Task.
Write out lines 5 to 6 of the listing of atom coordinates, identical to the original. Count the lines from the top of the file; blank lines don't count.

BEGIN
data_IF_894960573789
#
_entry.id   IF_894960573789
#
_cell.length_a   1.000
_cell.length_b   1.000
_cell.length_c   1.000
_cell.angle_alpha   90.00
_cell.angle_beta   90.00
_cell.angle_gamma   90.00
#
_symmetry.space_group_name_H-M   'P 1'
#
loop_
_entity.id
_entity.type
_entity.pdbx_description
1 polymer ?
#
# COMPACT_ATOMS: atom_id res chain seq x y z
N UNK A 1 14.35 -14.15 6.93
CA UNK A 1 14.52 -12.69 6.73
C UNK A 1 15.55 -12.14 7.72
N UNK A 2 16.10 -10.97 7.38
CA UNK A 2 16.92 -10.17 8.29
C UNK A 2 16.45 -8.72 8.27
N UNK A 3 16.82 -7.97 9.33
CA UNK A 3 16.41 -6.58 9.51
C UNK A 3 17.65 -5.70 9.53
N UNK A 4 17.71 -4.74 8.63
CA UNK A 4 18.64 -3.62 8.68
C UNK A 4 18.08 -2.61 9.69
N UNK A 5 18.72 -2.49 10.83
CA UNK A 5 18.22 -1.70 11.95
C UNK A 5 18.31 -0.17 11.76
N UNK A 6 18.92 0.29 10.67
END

_cell.length_a   1.000
_cell.length_b   1.000